Meanwhile, farms have been forced to cut back on water use significantly. In cities, from Sacramento to San Diego, go into any business or home and try the tap. Chances are pretty good it still flows unimpeded. But many farms, including the Rajkovichs', have been running on zero water for two years now. Last year, the CVP released no water; similarly, the SWP delivered only 15 percent of its planned allocation in 2014. As a result, about 5 percent of the state's cropland was forced to go fallow, resulting in losses of over $2 billion and 17,000 jobs. This year, the CVP's tap will run dry again, and SWP deliveries will be limited to 20 percent of contracted amounts.

In the past few years, a drought has been slowly strangling California. Low rainfall and record-high temperatures have created a historically devastating climate. Thomas Winz/Getty

As in any industry, agriculture has winners and losers. The Rajkovichs' almond, cherry and grape plants, put into the ground about eight years ago, were grown with water from the CVP. Their allocation in 2014: zero. This year will be the same. And while other farmers have been able to tap into the unregulated groundwater basins beneath their land, Rajkovich has had no such luck. "We've dug several wells thousands of feet deep, and they are perfectly dry," he says.

He shows me around what is now an almond graveyard, lined neatly with dead or dying trees. "This will be the second year that it hasn't been watered, so these trees are, for all practical purposes, dead, even though they have a few green leaves on them," Rajkovich says. "There is no crop, and there's no hope for saving them." So he's come up with an alternative: Tear the orchards out (if he can book one of the companies that do it—their dance cards are full for the next year) and plant a new kind of farm.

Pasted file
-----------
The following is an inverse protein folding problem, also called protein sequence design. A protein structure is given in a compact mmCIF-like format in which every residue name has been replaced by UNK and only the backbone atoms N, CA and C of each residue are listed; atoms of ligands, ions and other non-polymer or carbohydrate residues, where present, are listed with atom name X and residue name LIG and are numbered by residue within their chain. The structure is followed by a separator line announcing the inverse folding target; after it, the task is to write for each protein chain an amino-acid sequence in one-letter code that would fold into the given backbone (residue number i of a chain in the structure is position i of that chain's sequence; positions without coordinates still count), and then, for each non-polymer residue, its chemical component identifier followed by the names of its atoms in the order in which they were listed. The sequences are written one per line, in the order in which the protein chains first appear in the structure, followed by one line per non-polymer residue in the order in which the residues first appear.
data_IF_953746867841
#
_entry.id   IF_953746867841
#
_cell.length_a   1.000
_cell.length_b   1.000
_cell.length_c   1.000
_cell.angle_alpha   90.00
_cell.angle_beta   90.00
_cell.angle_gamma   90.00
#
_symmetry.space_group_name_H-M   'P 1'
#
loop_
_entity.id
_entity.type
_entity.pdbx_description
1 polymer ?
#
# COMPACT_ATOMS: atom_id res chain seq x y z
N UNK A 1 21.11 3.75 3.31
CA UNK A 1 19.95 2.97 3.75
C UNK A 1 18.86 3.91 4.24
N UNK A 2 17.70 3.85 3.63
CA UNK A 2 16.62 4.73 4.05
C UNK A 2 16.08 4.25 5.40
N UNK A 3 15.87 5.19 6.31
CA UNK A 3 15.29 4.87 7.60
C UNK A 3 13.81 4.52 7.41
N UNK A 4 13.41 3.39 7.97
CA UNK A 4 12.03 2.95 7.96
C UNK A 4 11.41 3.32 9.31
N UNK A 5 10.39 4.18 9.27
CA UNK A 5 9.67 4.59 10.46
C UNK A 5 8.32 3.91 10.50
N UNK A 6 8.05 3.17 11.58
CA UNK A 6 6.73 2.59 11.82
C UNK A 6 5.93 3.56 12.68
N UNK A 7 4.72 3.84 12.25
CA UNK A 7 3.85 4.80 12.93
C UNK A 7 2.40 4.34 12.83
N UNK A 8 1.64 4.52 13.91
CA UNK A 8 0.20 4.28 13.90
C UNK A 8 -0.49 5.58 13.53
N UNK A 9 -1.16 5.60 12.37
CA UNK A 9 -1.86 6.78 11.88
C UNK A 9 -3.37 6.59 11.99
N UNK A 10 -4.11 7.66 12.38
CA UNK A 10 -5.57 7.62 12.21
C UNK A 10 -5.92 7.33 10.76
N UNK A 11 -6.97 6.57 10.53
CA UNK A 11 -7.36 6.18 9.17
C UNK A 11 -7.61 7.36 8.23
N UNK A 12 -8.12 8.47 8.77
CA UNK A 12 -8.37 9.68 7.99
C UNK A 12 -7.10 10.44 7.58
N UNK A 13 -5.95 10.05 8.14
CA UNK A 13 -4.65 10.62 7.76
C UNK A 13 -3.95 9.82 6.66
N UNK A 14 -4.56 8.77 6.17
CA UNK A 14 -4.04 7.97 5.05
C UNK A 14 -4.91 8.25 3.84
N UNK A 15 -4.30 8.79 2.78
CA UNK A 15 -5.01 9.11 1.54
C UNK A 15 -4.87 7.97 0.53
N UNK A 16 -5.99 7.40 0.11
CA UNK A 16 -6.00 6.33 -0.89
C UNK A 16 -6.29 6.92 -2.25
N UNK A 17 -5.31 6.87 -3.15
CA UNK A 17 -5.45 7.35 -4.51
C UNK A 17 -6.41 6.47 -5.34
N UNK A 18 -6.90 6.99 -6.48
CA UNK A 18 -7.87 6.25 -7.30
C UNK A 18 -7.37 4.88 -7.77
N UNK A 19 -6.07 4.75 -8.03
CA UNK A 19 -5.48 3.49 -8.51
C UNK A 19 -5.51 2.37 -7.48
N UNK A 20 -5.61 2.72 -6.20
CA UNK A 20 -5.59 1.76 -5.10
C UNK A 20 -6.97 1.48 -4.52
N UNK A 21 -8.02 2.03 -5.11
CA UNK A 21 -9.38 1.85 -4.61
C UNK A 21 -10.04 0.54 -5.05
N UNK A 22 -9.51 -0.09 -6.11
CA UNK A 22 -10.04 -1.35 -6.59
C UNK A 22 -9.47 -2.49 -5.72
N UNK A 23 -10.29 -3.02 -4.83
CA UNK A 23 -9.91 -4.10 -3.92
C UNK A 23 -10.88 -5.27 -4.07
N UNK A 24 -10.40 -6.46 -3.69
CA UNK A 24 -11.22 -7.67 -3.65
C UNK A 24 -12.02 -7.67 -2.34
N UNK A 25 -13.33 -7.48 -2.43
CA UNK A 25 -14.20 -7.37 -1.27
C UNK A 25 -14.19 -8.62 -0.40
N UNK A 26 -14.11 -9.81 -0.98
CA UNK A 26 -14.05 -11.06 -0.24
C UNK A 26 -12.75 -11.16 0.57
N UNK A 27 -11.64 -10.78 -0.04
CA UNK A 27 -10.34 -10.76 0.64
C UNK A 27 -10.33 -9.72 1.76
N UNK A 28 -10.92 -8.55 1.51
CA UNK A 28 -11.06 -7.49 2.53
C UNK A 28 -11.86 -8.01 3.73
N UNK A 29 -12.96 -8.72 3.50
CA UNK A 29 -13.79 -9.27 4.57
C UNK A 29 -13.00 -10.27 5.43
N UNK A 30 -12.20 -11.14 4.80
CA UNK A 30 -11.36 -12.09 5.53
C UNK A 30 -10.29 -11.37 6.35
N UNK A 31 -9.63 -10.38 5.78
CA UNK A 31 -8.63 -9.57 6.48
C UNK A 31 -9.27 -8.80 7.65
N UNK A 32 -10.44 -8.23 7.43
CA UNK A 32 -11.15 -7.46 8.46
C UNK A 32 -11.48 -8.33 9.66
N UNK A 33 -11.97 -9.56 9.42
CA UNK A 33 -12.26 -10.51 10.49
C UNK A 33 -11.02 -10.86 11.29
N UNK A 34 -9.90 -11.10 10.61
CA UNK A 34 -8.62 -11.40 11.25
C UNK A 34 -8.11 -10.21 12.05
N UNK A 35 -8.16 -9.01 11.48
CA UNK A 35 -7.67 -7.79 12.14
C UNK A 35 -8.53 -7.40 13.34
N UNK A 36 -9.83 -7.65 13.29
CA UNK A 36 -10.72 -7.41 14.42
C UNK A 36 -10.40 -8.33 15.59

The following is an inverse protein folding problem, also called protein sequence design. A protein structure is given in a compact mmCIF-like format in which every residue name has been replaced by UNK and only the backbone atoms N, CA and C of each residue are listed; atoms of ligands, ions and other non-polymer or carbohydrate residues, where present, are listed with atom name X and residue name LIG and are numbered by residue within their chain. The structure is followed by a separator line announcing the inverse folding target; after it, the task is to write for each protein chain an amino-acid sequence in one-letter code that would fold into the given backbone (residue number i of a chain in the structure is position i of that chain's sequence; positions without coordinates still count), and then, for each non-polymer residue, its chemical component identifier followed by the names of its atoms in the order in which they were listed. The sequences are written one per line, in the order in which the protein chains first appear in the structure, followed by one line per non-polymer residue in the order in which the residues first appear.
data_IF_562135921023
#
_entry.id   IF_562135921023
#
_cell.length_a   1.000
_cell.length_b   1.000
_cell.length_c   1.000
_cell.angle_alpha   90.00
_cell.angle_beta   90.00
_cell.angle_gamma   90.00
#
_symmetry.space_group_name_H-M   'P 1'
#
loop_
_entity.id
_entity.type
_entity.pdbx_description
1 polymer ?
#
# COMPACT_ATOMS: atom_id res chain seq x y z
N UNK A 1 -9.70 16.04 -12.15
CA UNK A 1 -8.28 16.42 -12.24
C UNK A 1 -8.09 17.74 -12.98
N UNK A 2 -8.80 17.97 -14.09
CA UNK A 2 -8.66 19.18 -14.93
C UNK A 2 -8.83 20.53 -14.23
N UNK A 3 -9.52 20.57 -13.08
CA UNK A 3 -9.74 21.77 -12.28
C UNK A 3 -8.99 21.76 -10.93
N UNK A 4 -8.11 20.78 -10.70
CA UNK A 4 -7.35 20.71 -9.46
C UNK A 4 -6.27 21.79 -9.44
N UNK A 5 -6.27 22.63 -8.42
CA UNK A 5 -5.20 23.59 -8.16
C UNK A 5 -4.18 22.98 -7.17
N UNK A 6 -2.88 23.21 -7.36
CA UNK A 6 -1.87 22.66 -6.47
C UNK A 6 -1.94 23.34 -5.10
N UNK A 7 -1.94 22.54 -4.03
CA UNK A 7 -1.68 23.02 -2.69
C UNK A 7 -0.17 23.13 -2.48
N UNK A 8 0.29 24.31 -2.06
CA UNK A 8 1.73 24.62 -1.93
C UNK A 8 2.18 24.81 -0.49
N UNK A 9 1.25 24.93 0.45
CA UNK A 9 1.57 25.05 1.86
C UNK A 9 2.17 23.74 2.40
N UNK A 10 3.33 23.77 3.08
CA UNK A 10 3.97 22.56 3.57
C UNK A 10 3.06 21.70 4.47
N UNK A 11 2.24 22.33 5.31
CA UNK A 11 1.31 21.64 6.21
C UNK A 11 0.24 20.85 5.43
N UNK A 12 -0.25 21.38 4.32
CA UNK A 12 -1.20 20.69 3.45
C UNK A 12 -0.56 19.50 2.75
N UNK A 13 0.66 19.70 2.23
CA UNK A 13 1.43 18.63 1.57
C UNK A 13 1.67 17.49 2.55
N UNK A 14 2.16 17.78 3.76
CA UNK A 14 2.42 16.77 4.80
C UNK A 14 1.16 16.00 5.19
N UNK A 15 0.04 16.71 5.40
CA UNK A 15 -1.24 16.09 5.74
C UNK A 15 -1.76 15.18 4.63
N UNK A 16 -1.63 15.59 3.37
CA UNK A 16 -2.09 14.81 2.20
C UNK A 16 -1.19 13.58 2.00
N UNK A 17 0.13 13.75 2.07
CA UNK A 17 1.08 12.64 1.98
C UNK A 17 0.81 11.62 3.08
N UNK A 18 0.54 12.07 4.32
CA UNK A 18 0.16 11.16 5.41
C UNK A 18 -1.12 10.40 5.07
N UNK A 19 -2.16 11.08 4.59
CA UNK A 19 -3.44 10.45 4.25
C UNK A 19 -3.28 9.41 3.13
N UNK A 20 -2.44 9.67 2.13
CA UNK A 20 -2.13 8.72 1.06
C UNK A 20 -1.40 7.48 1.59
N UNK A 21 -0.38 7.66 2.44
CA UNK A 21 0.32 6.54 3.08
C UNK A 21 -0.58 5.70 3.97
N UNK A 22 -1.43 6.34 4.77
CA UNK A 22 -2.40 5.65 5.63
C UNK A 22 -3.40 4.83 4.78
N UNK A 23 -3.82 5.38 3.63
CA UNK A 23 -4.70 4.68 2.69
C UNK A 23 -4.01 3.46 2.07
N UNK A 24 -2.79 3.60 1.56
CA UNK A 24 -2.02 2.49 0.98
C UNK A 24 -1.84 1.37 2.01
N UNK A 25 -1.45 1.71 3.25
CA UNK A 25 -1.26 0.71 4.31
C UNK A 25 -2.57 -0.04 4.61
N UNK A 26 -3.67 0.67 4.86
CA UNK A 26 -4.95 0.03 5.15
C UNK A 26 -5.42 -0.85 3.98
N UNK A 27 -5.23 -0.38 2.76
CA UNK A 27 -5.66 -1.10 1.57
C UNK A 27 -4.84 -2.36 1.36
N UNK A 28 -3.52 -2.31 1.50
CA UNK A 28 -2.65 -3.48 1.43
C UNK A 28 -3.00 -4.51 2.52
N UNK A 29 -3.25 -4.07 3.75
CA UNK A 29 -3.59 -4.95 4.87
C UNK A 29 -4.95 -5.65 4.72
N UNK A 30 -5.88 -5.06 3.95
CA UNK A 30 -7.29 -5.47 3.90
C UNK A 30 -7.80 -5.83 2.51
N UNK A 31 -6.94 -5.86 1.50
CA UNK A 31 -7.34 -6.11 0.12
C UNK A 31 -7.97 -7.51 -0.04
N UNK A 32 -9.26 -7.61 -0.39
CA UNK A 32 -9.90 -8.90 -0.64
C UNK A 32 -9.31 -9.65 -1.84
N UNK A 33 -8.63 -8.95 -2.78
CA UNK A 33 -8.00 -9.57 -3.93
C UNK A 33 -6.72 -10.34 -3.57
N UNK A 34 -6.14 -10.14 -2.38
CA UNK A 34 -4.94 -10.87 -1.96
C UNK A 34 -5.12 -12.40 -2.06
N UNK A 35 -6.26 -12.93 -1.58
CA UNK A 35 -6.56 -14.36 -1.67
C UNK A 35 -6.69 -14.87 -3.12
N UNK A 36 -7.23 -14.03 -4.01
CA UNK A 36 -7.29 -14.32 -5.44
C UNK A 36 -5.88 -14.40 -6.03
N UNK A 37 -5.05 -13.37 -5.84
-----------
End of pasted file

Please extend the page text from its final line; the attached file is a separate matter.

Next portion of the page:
He drives me over I-5 and across the California Aqueduct ("The lowest I've ever seen it," he says). A few miles later, we sidle up to the North Star project, a 600-acre, 60-megawatt solar farm under construction on old, fallow farmland. If you squint your eyes, the rows of photovoltaic cells mounted on their metal poles don't look that much different from his neatly lined rows of almond trees. Rajkovich marvels that the parking lot is filled with cars. First Solar, the company developing the North Star project, says that it has generated 400 construction jobs that will last through to completion this summer, and that there will be 50 permanent jobs at the site.

Meanwhile, there's no work to be had on the Rajkovich farm. "We've probably lost four or five full-time employees that are here year-round," he says, "but seasonally we're going to lose hundreds." He's already begun talks with solar developers. "It's not nearly as lucrative as a full-producing almond orchard is," says Rajkovich. "However, it's better than nothing."

It might also be the future of the Central Valley. Recent research suggests that existing infrastructure in California could support enough solar equipment to exceed the state's current energy demands by up to five times—or perhaps to supply what's needed for new, energy-intensive development like wastewater treatment and desal plants. The Carnegie Institution for Science team that came up with that calculation found that about 13.8 million acres could be developed into solar farms without affecting the environment. In the past two years, 400,000 acres of California farmland have gone fallow, and now fit the bill.

"My son," says Rajkovich, "will probably be a solar farmer versus an almond farmer. That's the future."

The Data Drought

Everyone up and down the state, from the coast to the Sierra foothills, agrees: There is no magic bullet for dealing with the water shortage, but the state might survive if it can shake off its misguided culture of abundance.